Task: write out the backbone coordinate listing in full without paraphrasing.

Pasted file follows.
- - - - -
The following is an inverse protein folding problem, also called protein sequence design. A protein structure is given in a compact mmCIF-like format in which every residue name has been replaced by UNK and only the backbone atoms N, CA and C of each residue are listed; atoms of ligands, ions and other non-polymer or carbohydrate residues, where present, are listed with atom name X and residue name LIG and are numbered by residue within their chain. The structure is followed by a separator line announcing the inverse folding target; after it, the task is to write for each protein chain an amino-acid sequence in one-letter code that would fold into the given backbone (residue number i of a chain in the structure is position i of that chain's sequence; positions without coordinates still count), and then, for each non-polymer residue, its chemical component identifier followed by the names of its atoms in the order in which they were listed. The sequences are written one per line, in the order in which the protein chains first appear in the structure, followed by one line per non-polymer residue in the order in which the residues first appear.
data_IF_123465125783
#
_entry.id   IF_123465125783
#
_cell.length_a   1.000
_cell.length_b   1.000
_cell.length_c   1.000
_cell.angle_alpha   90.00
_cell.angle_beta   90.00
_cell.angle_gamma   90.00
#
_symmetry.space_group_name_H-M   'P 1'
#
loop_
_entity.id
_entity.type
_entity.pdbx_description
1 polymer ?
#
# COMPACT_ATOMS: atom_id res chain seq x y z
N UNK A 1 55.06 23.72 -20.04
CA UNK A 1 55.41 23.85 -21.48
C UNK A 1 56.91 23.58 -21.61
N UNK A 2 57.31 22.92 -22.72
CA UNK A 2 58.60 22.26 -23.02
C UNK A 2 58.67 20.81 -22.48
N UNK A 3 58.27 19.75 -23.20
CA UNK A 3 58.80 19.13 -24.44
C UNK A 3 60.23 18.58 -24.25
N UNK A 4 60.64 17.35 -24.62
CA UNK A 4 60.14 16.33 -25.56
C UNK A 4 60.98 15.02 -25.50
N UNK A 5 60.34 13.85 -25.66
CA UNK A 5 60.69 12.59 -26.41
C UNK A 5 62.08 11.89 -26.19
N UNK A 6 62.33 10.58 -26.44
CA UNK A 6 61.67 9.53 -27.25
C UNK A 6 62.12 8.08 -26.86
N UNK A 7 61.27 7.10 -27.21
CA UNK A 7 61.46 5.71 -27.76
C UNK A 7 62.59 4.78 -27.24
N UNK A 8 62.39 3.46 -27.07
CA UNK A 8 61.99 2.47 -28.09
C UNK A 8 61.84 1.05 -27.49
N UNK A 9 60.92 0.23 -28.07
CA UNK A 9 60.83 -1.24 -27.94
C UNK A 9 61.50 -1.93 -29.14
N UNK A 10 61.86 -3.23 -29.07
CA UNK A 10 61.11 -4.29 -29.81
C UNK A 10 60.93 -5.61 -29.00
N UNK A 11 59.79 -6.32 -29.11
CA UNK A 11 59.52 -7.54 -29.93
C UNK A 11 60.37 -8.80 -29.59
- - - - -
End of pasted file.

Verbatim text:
The following is an inverse protein folding problem, also called protein sequence design. A protein structure is given in a compact mmCIF-like format in which every residue name has been replaced by UNK and only the backbone atoms N, CA and C of each residue are listed; atoms of ligands, ions and other non-polymer or carbohydrate residues, where present, are listed with atom name X and residue name LIG and are numbered by residue within their chain. The structure is followed by a separator line announcing the inverse folding target; after it, the task is to write for each protein chain an amino-acid sequence in one-letter code that would fold into the given backbone (residue number i of a chain in the structure is position i of that chain's sequence; positions without coordinates still count), and then, for each non-polymer residue, its chemical component identifier followed by the names of its atoms in the order in which they were listed. The sequences are written one per line, in the order in which the protein chains first appear in the structure, followed by one line per non-polymer residue in the order in which the residues first appear.
data_IF_123465125783
#
_entry.id   IF_123465125783
#
_cell.length_a   1.000
_cell.length_b   1.000
_cell.length_c   1.000
_cell.angle_alpha   90.00
_cell.angle_beta   90.00
_cell.angle_gamma   90.00
#
_symmetry.space_group_name_H-M   'P 1'
#
loop_
_entity.id
_entity.type
_entity.pdbx_description
1 polymer ?
#
# COMPACT_ATOMS: atom_id res chain seq x y z
N UNK A 1 55.06 23.72 -20.04
CA UNK A 1 55.41 23.85 -21.48
C UNK A 1 56.91 23.58 -21.61
N UNK A 2 57.31 22.92 -22.72
CA UNK A 2 58.60 22.26 -23.02
C UNK A 2 58.67 20.81 -22.48
N UNK A 3 58.27 19.75 -23.20
CA UNK A 3 58.80 19.13 -24.44
C UNK A 3 60.23 18.58 -24.25
N UNK A 4 60.64 17.35 -24.62
CA UNK A 4 60.14 16.33 -25.56
C UNK A 4 60.98 15.02 -25.50
N UNK A 5 60.34 13.85 -25.66
CA UNK A 5 60.69 12.59 -26.41
C UNK A 5 62.08 11.89 -26.19
N UNK A 6 62.33 10.58 -26.44
CA UNK A 6 61.67 9.53 -27.25
C UNK A 6 62.12 8.08 -26.86
N UNK A 7 61.27 7.10 -27.21
CA UNK A 7 61.46 5.71 -27.76
C UNK A 7 62.59 4.78 -27.24
N UNK A 8 62.39 3.46 -27.07
CA UNK A 8 61.99 2.47 -28.09
C UNK A 8 61.84 1.05 -27.49
N UNK A 9 60.92 0.23 -28.07
CA UNK A 9 60.83 -1.24 -27.94
C UNK A 9 61.50 -1.93 -29.14
N UNK A 10 61.86 -3.23 -29.07
CA UNK A 10 61.11 -4.29 -29.81
C UNK A 10 60.93 -5.61 -29.00
N UNK A 11 59.79 -6.32 -29.11
CA UNK A 11 59.52 -7.54 -29.93
C UNK A 11 60.37 -8.80 -29.59